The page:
Heritage grapes, old vines and cultural landscapes

Heritage grapes, old vines and cultural landscapes

Heritage grapes, old vines and cultural landscapes

Turkey might not be considered a leading wine producing country, ranking just 31st in the world, but paradoxically, it is one of the foremost countries when it comes to the area of vineyards, being the fifth largest in the world, and the sixth in grape production. The numbers may seem to be contradictory, but the reason is that less than 3 percent of the grapes are used for winemaking.

Turkey is a country that has a particularly unique relationship with grapes. First of all, grapes are the favorite fruit for many, enjoyed out of hand, when in season, they adorn the summer tables with grace. Some varieties can keep for a long time, especially when kept hung in cellars or cool places. Especially in old times, the art of keeping grape bunches fresh for winter months involved many innovative methods, some unfortunately no longer practiced. Turkey must be the biggest consumer of grapes as a fruit, but not necessarily only in the fresh form, if not eaten fresh, most grapes are either dried or turned into other grape products such as grape molasses (pekmez), fruit leathers (pestil) and various forms of sweetmeats made from grape must. Raisins and sultanas produced in Turkey are sold worldwide, but certain dried grape varieties remain as well-kept local secrets, from the tiniest to plump prune-sized ones, from amber colored to almost black purplish ones.

The reality is that most of the grapes grown in the country end up on tables, not in bottles. Apart from the grapes that are consumed as food, there is still a good portion that goes into bottles, but not in the form of wine. The so-called national spirit rakı, is primarily a grape distillation, and for the non-alcoholic section, grape juice production is also big in Turkey, not to mention the other fermented grape products such as the traditional drink şıra, a vaguely alcoholic sort of grape cooler, and of course grape vinegar, which is much used in Turkish cooking.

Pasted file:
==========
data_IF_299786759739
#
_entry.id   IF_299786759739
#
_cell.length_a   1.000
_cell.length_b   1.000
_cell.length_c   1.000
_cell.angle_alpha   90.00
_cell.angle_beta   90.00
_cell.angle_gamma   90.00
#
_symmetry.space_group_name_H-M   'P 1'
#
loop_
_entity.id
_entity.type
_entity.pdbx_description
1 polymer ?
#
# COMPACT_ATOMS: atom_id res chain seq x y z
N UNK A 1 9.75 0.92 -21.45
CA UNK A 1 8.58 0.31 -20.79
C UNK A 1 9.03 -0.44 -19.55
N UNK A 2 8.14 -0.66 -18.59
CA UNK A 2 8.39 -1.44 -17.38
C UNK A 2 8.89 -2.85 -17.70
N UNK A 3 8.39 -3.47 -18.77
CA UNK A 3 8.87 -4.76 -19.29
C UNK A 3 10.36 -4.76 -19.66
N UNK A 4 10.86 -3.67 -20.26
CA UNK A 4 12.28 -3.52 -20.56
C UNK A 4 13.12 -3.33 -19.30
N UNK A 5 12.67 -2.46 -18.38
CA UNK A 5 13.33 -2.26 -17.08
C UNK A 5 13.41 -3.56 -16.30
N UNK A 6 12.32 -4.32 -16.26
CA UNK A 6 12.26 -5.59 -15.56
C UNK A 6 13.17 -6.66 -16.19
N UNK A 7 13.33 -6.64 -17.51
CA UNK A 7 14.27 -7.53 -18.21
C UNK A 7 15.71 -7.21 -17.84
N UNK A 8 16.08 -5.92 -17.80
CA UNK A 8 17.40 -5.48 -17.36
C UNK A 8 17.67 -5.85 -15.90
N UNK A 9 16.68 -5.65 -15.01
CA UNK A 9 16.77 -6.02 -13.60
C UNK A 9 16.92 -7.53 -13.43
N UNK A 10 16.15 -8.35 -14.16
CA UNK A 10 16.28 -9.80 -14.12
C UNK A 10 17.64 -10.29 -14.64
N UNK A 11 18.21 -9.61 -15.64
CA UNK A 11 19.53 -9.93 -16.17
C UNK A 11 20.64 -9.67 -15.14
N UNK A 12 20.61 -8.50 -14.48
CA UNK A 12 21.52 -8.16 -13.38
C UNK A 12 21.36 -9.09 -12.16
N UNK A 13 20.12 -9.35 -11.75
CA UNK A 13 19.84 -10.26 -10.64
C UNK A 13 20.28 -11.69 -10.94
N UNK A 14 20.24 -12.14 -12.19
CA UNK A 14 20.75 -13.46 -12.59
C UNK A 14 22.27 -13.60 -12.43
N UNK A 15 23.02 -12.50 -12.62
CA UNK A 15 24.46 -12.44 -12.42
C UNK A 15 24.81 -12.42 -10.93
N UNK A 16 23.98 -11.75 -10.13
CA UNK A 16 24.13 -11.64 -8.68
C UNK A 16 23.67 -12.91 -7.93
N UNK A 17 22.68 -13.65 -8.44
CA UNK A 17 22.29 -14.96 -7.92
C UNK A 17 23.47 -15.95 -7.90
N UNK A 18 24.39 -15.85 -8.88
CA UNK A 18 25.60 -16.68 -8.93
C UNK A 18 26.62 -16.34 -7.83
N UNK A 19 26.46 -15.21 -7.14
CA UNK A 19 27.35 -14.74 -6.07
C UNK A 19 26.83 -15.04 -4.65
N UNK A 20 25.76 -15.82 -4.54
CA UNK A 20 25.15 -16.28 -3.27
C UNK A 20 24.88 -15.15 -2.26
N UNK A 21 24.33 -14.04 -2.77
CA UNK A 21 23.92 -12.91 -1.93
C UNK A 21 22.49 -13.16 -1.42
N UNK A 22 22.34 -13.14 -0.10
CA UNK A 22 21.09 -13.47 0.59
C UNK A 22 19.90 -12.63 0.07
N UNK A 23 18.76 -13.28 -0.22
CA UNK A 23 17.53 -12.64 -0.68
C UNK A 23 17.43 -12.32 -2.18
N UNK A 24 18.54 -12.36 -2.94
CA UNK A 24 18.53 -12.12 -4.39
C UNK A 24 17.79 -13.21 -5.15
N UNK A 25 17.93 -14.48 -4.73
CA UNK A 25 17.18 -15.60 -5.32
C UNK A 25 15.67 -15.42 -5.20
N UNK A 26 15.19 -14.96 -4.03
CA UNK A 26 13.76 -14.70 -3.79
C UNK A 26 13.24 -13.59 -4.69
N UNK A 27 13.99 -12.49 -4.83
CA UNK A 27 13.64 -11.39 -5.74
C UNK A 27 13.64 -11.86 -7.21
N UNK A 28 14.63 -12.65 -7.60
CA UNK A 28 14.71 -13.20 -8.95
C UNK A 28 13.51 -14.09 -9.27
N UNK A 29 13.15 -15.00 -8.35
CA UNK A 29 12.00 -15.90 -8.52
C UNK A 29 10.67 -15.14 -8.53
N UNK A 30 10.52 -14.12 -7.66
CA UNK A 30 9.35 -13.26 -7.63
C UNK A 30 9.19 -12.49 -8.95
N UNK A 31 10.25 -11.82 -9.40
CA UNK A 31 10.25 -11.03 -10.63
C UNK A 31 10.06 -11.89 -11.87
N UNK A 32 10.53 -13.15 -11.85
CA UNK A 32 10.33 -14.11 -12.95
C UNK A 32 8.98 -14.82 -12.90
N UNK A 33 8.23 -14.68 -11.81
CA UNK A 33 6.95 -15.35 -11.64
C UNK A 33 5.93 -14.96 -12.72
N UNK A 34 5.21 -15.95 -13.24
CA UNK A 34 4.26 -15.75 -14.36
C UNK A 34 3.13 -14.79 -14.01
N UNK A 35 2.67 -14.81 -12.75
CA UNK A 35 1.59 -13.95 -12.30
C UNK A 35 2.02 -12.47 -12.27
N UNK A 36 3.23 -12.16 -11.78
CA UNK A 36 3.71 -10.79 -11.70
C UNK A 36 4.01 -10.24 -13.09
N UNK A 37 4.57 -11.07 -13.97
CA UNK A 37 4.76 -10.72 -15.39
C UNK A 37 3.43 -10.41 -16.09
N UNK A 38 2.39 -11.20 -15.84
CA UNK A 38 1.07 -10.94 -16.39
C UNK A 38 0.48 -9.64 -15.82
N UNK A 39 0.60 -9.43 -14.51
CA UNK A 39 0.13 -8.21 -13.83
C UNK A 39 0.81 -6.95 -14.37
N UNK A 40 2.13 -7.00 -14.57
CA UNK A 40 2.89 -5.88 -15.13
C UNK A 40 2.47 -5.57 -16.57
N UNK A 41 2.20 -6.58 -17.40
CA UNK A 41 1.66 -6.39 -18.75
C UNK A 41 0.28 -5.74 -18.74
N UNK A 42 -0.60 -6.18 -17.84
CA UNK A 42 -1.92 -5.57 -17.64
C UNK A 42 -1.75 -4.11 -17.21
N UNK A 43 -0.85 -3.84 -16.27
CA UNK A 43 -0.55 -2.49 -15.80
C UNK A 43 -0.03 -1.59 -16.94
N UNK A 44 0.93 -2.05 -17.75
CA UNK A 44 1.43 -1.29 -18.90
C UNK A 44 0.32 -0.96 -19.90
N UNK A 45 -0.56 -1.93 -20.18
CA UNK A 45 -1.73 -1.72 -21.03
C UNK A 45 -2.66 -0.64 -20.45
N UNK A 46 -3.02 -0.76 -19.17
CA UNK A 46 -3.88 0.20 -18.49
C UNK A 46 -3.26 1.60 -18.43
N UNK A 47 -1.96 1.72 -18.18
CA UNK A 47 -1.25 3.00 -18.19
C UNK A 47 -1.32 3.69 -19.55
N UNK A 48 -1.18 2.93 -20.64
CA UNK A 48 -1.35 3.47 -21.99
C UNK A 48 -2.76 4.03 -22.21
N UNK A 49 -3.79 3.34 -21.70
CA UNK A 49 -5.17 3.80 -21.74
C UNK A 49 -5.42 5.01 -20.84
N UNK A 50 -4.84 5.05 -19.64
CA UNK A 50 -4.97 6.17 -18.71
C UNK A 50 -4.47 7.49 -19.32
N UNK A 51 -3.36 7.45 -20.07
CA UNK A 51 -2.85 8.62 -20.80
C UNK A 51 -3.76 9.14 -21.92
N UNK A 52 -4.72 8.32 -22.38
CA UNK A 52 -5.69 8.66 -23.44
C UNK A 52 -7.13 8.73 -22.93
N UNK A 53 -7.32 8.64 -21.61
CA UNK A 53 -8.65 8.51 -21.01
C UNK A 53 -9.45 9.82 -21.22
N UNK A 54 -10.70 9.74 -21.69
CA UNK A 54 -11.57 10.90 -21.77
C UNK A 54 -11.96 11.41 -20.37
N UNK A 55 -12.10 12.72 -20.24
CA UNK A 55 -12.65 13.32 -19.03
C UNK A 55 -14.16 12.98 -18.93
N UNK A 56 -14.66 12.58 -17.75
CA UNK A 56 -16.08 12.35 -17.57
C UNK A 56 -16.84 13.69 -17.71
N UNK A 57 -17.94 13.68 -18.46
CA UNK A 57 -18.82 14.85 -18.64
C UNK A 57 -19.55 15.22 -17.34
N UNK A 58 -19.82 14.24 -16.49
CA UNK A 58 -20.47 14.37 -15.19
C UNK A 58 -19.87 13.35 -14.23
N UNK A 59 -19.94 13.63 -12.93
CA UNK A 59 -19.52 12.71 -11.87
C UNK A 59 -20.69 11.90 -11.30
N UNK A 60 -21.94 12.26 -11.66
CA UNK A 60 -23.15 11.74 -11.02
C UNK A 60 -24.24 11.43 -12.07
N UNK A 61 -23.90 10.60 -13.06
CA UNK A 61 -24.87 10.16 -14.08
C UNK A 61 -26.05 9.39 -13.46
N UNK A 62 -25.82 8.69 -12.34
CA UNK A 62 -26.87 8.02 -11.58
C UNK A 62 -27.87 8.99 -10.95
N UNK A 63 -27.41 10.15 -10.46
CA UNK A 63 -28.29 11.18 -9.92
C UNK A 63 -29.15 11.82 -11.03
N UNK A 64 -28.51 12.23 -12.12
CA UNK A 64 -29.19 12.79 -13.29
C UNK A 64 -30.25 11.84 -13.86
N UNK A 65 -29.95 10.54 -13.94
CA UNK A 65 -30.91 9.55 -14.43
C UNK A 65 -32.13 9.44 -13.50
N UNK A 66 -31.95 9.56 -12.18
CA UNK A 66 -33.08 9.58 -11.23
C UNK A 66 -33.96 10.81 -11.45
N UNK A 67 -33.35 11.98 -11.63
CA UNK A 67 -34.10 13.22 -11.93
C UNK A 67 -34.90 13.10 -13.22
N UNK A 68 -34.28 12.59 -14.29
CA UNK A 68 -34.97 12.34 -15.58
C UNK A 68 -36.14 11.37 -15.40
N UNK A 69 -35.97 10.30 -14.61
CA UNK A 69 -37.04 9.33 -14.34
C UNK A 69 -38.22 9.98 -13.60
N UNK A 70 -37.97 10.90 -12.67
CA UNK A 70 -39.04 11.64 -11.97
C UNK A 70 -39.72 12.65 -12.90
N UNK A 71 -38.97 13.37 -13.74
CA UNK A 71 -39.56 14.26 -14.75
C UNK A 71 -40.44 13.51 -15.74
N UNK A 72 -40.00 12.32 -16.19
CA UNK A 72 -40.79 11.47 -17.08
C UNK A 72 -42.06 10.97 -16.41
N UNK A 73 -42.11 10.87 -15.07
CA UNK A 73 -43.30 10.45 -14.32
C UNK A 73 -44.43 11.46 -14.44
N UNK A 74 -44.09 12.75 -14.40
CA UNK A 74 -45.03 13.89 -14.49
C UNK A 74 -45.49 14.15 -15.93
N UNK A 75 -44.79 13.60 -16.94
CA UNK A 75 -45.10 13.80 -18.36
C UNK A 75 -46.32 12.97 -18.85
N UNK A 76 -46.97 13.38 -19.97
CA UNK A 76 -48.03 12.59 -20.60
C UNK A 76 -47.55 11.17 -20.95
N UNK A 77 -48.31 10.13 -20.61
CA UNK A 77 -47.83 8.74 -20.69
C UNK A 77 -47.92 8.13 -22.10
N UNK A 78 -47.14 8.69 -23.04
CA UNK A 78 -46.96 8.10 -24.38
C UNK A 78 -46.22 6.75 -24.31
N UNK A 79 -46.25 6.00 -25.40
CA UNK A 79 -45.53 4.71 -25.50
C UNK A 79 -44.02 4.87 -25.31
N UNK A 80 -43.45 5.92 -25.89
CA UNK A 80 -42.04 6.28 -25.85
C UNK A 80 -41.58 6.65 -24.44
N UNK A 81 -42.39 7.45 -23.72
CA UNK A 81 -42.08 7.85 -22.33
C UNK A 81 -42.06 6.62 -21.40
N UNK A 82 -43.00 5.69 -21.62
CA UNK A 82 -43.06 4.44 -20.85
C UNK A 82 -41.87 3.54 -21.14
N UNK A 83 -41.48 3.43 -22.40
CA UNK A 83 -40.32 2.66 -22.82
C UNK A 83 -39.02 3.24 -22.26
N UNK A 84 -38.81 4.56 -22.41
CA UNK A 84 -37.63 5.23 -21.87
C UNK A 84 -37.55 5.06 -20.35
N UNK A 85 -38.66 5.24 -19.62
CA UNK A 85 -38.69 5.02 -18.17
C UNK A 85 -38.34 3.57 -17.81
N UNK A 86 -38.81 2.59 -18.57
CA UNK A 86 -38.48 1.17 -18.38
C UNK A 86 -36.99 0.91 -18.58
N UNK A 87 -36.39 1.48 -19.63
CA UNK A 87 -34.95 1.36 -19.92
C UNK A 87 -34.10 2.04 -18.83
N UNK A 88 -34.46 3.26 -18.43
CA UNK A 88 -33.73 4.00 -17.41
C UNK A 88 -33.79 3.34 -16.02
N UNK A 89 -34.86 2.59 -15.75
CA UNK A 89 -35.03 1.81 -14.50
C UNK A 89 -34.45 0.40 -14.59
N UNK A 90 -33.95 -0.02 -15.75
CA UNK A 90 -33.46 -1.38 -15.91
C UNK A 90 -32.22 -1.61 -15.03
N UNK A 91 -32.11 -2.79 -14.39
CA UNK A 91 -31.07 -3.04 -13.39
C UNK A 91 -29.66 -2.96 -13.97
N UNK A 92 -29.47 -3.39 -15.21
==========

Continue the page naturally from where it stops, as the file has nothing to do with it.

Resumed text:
We are talking about a land that is home to viticulture, but not only confined to winemaking. Together with Georgia, Armenia and Iran, Anatolia is where viticulture was already well-developed as early as the Bronze Age. The great Anatolian civilization, Hittites, had laws on vineyards, perhaps the only of their kind in history back in 2000 BC. The Neo-Hittite İvriz stone engravings depict gods and kings holding bunches of grapes. Since these early times of Anatolian civilizations, vineyards remained a continuous agricultural practice in both Thrace and Anatolia, the viticulture passing on to ancient Greek and Roman cultures, and eventually to the Byzantine times.

The Seljuk and Ottoman cultures did not break the chain. Despite the prohibition of wine under Islamic law, the production of wine was sustained by the non-Muslim communities in the Ottoman Empire, as well as with all the grape products already mentioned, the vineyards provided a valued source of sustenance for peasants. But wine alone, had a great commercial value, a large quantity of the Ottoman wine was exported to Eastern and Central Europe. Especially when phylloxera hit the vineyards in Europe in the late 19th century, wiping out the whole production. Wine from Ottoman lands came to the rescue, Ottoman ports of the Aegean and the Black Sea were busy exporting wine, in such huge amounts that outnumbers the total production of wine today.